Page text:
Damon is in very sharp form in his fifth film with Soderbergh. The thesp makes Mark brazen in his conviction that he’s always right and unremorseful about his fabrications, but never in a superior, hubristic manner; as is slowly revealed, he’s always been able to rationalize any alteration of reality that served his purposes, and even when faced with his own deviousness, he never doubts that, “I’m the good guy in all this.”

One weak spot is the portrayal of his marriage. Having known Mark since youth, Ginger sticks with him no matter what. But she has to assume a greater complicity than is gleaned from the way Mark brushes aside her inquiries into developments, and a keener awareness on her part of what goes on in his strange head would have been welcome.

The Informant!

Production: A Warner Bros. release presented in association with Participant Media and Groundswell Prods. of a Section Eight-Jaffe/Braunstein Enterprise production. Produced by Michael Jaffe, Howard Braunstein, Kurt Eichenwald, Gregory Jacobs, Jennifer Fox. Executive producers, George Clooney, Jeff Skoll, Michael London. Co-producer, Michael Polaire. Directed by Steven Soderbergh. Screenplay, Scott Z. Burns, based on the book “The Informant (A True Story)” by Kurt Eichenwald.

Crew: Camera (Technicolor, HD), Peter Andrews; editor, Stephen Mirrione; music, Marvin Hamlisch; production designer, Doug Meerdink; art directors, David E. Scott, William Hunter; set designers, Dawn Brown Manser, Jane Wuu; set decorator, Dan Clancy; costume designer, Shoshana Rubin; sound (Dolby Digital/SDDS/DTS), Dennis Towns; supervising sound editor/re-recording mixer, Larry Blake; assistant director, Gregory Jacobs; casting, Carmen Cuba. Reviewed at Warner Bros. Studios, Burbank, Sept. 1, 2009. (In Venice Film Festival -- noncompeting; Toronto Film Festival -- Special Presentations.) MPAA Rating: R. Running time: 108 MIN.

With: Mark Whitacre - Matt Damon FBI Special Agent Brian Shepard - Scott Bakula FBI Special Agent Bob Herndon - Joel McHale Ginger Whitacre - Melanie Lynskey Terry Wilson - Rick Overton Mick Andreas - Tom Papa Mark Cheviron - Tom Wilson Aubrey Daniel - Clancy Brown James Epstein - Tony Hale Robin Mann - Ann Cusack FBI Special Agent Dean Paisley - Allan Havey Liz Taylor - Rusty SchwimmerWith: Tom Smothers, Dick Smothers.

More Film

  • Ari Emanuel Endeavor

    Endeavor IPO Filing Offers Details of Company's Financials, Leadership Pay Packages

    Endeavor’s IPO filing Thursday offers a hard look at the company’s financial performance during the past three years during a period of rapid growth for the company that’s home to UFC, WME, Professional Bull Riders and a clutch of other assets. Endeavor is generating solid free cash flow from operations and healthy adjusted earnings for [...]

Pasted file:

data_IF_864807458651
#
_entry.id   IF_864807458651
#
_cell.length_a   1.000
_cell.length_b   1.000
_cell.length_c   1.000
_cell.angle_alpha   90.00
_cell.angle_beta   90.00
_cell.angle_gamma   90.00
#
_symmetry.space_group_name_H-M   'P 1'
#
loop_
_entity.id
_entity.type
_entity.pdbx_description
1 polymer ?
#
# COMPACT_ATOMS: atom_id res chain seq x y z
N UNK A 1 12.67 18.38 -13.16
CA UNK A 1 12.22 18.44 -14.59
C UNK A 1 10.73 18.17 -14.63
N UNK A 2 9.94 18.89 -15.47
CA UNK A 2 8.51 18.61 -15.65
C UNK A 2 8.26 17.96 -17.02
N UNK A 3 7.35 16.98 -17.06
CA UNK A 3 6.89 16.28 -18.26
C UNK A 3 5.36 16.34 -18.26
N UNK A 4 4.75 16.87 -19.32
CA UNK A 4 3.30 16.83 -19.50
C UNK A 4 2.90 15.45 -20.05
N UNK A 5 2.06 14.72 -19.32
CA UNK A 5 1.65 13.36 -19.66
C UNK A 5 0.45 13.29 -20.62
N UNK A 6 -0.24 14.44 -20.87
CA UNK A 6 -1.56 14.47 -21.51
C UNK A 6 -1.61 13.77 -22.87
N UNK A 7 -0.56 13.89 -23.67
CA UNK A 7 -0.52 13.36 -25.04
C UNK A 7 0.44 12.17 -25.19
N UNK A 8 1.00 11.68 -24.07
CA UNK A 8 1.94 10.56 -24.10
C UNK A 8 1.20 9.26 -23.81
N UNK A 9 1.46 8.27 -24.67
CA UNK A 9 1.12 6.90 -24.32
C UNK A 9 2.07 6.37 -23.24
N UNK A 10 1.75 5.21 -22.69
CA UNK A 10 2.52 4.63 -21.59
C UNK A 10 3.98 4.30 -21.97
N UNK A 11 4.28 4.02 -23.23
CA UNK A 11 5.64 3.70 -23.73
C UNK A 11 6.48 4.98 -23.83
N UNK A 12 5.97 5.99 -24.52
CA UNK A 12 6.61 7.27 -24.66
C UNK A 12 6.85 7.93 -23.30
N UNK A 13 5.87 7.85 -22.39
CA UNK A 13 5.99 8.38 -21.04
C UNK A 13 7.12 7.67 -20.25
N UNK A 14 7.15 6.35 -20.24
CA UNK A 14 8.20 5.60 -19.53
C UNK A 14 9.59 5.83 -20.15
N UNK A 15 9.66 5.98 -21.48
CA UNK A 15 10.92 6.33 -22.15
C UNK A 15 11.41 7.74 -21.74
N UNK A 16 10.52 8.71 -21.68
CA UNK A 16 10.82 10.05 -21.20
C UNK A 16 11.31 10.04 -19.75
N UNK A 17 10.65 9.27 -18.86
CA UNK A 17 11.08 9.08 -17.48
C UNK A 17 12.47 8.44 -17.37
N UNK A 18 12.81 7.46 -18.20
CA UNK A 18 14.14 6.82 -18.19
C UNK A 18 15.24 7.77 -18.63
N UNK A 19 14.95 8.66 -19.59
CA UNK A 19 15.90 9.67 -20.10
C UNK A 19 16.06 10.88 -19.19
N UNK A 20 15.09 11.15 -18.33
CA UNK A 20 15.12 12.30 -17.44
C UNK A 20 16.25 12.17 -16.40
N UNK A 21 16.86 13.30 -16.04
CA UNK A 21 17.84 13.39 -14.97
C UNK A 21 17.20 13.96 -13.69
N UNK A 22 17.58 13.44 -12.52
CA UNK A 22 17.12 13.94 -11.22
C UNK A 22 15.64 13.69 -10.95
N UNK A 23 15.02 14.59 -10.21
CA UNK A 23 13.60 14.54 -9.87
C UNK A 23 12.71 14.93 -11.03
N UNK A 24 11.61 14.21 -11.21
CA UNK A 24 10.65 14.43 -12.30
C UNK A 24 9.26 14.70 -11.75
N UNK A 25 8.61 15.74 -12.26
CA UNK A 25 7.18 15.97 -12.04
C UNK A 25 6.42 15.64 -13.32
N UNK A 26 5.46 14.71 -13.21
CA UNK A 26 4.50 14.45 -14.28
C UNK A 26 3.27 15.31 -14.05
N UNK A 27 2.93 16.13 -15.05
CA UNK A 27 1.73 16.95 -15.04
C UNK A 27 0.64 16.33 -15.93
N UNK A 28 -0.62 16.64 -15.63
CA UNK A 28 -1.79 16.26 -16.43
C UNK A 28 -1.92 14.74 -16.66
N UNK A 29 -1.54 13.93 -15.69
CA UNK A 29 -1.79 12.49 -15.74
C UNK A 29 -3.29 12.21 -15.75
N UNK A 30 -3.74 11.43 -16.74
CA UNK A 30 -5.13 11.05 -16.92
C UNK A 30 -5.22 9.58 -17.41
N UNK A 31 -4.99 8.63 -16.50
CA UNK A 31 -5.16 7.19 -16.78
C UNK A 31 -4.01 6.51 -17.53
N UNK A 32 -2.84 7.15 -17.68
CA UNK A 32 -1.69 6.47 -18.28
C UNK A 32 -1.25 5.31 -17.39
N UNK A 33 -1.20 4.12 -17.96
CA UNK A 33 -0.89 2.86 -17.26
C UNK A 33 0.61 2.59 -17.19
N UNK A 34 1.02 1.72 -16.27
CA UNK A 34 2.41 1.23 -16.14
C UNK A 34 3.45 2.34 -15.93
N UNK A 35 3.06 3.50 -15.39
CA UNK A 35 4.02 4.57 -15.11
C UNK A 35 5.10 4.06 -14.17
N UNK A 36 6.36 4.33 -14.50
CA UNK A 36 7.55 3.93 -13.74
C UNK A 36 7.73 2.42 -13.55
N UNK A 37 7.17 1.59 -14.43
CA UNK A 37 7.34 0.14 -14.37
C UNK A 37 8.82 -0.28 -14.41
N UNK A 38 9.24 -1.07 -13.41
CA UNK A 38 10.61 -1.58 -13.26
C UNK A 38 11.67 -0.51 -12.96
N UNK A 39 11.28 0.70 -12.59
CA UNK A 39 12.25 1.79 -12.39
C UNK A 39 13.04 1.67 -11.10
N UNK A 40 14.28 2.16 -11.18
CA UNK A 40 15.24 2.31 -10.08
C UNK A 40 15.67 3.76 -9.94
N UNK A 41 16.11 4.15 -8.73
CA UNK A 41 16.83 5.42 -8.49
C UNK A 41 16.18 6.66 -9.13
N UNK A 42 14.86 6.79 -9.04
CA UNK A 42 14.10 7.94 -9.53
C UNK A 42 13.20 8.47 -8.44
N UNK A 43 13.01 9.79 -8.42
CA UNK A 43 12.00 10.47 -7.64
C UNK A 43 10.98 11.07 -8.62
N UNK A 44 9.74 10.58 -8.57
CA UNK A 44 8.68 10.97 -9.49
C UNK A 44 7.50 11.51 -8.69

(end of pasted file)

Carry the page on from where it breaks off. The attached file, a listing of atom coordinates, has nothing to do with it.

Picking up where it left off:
• Inside amfAR's Cannes Gala

    Inside amfAR's Cannes Gala: Mariah Carey, Kendall Jenner and Tiffany Trump

    Kendall Jenner caused a commotion when she arrived. Tiffany Trump went unrecognized until a member of the press pointed her out as she made her way down the carpet. And Mariah Carey flew in to perform a couple of songs. Welcome to this year’s AmfAR Gala Cannes, the AIDS organization’s annual — and largest — [...]

  • 'Mektoub, My Love: Intermezzo' Review: Abdellatif

    Cannes Film Review: 'Mektoub, My Love: Intermezzo'

    A simple but somehow atypical shot opens Abdellatif Kechiche’s new film: a serene closeup of a young woman’s face, as seen through the camera lens of Amir, a budding photographer still finding his perspective. Her expression is ambiguously tranquil, her long hair lightly rustled by a humid breeze, all softly lit by a sinking afternoon [...]

  • Crown Vic

    Thomas Jane's Police Thriller 'Crown Vic' Sells to Screen Media (EXCLUSIVE)

    Screen Media has bought North American rights to writer-director Joel Souza’s police crime-thriller “Crown Vic,” starring Thomas Jane and Luke Kleintank. The distributor closed terms during the Cannes Film Festival amid a competitive bidding situation between seven other suitors. Screen Media plans to release the pic this fall. “Crown Vic” premiered in April at the [...]

  • Colleen Bell

    Colleen Bell Replaces Amy Lemisch as California Film Commission Director

    Veteran entertainment executive and ambassador Colleen Bell will replace Amy Lemisch as director of the California Film Commission. Bell, who was appointed by Gov. Gavin Newsom on Thursday, has worked as a consultant since 2017. She was the U.S. ambassador to Hungary from 2014 to 2017. She held several positions at Bell-Phillip Television Productions, including [...]

  • Jon Feltheimer

    Lionsgate Posts Loss, Underperforms Wall Street Expectations

    Lionsgate has posted a quarterly loss and its revenues and operating income have come in under Wall Street projections, despite growth from its premium cable channel, Starz. The studio reported a net loss of $24 million, or 11 cents a share, with adjusted operating income of $103 million for its fourth fiscal quarter ended March [...]

More From Our Brands

Access exclusive content